<img height="1" width="1" style="display:none;" alt="" src="https://analytics.twitter.com/i/adsct?txn_id=nzjkn&amp;p_id=Twitter&amp;tw_sale_amount=0&amp;tw_order_quantity=0"> <img height="1" width="1" style="display:none;" alt="" src="//t.co/i/adsct?txn_id=nzjkn&amp;p_id=Twitter&amp;tw_sale_amount=0&amp;tw_order_quantity=0">
Free Pack
Create Your Free Community Profile

Online Engagement Helps Local Governments to Connect with Residents Throughout Policy Cycle

December 26, 2020
Online Engagement Helps Local Governments to Connect with Residents Throughout Policy Cycle

-Panel Discussion Video with Matt Fulton-

“Why didn’t we shift to a focus on online engagement earlier?” said Bar Harbor, Maine Engagement Coordinator Nina Baraldi St. Germain.

St. Germain is one of three local government leaders on a panel who said that their recent focus on digital engagement has allowed them to engage more residents successfully throughout the policy life cycle than ever before. 

In this video, Polco’s Matt Fulton speaks with local government leaders St. Germain, along with Dylan Feik and Stephen O’Brien. They discuss how the pandemic motivates them to focus on creative online engagement strategies, ultimately helping them to connect more continuously with more residents.



Successful Online Engagement

With the pandemic, all three local government leaders have had to pivot quickly to online engagement. All three have found success with this type of engagement.

“People want to participate in government but want to do it from the comfort and confines of their own home. Reaching into their home has been our focus,” said Feik, City Manager of Monrovia, California.

As the pandemic began, Monrovia shifted many services and programs online. Now libraries, parks and recreation programs, and crime reporting all happen virtually. Even a massive community-wide birthday celebration occurred online. Program participation has gone up.

“Life is busy. This was true even before the pandemic,” said O’Brien, General Manager and City Clerk for Guelph, Ontario, Canada. “In a way these digital means of reaching out to people has made engagement more accessible.”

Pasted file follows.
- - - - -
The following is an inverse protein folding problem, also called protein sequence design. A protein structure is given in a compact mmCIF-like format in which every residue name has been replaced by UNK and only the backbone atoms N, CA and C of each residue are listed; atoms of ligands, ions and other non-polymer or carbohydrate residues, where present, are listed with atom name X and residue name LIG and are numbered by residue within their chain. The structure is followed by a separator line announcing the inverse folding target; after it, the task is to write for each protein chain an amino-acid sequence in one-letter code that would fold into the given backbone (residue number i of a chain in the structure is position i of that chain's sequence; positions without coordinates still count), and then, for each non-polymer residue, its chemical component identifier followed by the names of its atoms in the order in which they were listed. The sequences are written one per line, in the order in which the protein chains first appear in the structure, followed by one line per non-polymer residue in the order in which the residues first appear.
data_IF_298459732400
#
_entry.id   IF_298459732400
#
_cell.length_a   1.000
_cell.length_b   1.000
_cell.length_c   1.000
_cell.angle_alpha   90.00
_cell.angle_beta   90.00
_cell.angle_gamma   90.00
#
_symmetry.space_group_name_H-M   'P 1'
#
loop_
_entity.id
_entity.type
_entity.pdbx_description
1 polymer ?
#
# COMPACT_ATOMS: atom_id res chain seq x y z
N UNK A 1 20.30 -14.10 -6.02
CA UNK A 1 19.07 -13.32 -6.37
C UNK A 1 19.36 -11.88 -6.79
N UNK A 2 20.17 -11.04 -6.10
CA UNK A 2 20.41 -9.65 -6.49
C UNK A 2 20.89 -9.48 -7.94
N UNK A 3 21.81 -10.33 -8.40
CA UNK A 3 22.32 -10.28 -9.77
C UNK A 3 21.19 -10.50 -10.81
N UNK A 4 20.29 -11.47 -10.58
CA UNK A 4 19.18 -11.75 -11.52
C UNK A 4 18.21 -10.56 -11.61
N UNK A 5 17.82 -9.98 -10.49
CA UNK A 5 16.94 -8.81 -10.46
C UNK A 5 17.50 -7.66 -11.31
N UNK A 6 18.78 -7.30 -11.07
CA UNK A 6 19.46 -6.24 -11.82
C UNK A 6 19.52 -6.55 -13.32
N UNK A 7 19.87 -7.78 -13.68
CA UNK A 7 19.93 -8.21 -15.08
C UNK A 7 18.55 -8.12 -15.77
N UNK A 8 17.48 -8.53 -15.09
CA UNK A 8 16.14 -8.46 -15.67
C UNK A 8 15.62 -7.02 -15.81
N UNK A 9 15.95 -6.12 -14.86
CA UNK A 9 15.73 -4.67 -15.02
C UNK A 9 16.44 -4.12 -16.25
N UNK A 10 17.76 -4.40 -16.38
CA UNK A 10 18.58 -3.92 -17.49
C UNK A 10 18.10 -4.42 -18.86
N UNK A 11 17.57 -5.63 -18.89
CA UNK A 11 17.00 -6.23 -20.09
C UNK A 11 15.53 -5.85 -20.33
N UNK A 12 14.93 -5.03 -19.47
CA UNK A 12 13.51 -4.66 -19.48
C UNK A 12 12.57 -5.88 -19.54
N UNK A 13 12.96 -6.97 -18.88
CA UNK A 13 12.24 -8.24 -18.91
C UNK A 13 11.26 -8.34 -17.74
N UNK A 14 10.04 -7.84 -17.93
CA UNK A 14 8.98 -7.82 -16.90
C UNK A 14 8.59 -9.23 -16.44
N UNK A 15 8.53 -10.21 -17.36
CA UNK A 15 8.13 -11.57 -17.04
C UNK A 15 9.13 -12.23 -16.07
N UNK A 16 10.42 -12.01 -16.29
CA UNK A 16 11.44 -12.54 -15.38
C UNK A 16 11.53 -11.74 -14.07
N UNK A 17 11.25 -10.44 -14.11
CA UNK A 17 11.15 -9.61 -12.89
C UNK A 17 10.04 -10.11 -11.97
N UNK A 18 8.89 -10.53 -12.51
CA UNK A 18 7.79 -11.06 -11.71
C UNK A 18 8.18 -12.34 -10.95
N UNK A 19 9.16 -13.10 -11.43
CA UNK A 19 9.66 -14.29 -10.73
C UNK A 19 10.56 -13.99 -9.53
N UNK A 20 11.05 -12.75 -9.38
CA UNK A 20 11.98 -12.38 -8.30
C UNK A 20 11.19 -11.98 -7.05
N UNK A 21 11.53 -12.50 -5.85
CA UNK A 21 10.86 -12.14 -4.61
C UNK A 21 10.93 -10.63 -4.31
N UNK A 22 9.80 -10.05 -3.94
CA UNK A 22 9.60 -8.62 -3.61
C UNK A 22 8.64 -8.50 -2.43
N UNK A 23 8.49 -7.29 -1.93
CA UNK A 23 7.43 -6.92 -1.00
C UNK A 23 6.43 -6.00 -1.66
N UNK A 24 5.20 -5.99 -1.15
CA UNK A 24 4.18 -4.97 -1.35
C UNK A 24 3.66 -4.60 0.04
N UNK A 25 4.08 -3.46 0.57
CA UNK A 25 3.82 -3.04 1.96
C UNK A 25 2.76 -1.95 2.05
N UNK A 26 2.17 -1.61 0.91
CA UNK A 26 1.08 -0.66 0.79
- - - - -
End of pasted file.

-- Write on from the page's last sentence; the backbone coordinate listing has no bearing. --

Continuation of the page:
Before COVID-19, Guelph was planning to host multiple town hall sessions to engage community members in reevaluating the structure of their city council. As the pandemic came, Guelph turned to virtual town halls with panelists on the call. They recorded the town hall and posted it online. They used social media and online surveys to solicit more opinions. Over 600 people completed the online survey. 

The pandemic also forced Bar Harbor, Maine to quickly adjust how they communicate with residents. At the beginning of the pandemic, The Town hosted an online zoom forum so residents could ask questions to the town government, library, school, and national parks. The turnout was at least double what any in-person forums had been previously. 

Narrow the Gap Between In-Person and Online Experiences

The leaders say it is important to them to narrow the gap between how in-person experiences and online experiences feel for residents. 

For Guelph, this means that they decided to hold virtual office hours during mornings, afternoons, and evenings. This gives residents the opportunity to call in and ask questions to a knowledgeable staff member.

To help community members have a digital experience that feels real, Monrovia collected aerial drone footage and photographs to visually show a park affected by wildfires. This helps residents to see firsthand impacts, so they can help provide more informed feedback on what to do about the park.

Bar Harbor’s focus is on real conversations with community members, even through an online experience. The Town uses the online community engagement platform Polco to ask residents questions about key decisions. About 15% of the Town is on Polco.

Connect with Residents Throughout the Policy Cycle

One thing that the leaders have found is that a focus on digital engagement makes it easier to engage residents throughout the policy cycle.

St. Germain said that before they used Polco, often people would come together with an idea but then would become less engaged during the project’s important planning phase. 

“Polco has been a useful tool to remind people that there is still this ongoing conversation. It lets people know that this project is still happening and that we want to know what they are thinking about decisions we are considering,” said St. Germain.

Digital tools have enabled Guelph to get input from the community well before the City Council makes final decisions. They engage residents to contemplate ideas, consider potential options and dialogue about the pros and cons of the options. Only after that point, do they feel comfortable presenting the options to the Council.

“If we engage early and often, people can see the fruits of their labor in the decisions that elected people make on behalf of the community,” said O’Brien. “Some decisions need to be made now. But some can take longer. And if we take the time and we engage the community, we do it right. I think that builds a sense of community.”

Learn more through Polco’s website about other ideas for engaging residents.

Related Articles

The Civil Review

Where Research Meets Action for Leaders